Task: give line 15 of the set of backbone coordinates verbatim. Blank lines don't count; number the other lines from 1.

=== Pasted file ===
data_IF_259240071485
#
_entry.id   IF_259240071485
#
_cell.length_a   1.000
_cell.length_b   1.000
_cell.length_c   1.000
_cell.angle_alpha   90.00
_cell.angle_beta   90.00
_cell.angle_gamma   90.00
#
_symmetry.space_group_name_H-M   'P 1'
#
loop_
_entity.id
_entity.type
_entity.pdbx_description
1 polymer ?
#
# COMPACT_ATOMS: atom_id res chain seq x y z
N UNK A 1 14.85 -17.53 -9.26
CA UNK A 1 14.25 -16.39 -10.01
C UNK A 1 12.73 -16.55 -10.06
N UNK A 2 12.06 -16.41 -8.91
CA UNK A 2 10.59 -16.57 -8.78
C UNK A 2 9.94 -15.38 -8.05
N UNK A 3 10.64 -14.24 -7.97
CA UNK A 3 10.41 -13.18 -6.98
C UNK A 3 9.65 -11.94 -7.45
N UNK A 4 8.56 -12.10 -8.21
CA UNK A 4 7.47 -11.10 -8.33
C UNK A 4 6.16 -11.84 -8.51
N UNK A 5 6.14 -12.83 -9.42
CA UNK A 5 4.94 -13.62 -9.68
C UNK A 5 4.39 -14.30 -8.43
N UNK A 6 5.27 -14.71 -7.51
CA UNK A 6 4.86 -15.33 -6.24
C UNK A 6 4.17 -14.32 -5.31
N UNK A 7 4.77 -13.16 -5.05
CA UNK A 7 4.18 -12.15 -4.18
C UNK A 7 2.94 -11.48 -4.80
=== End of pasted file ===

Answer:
_entity.id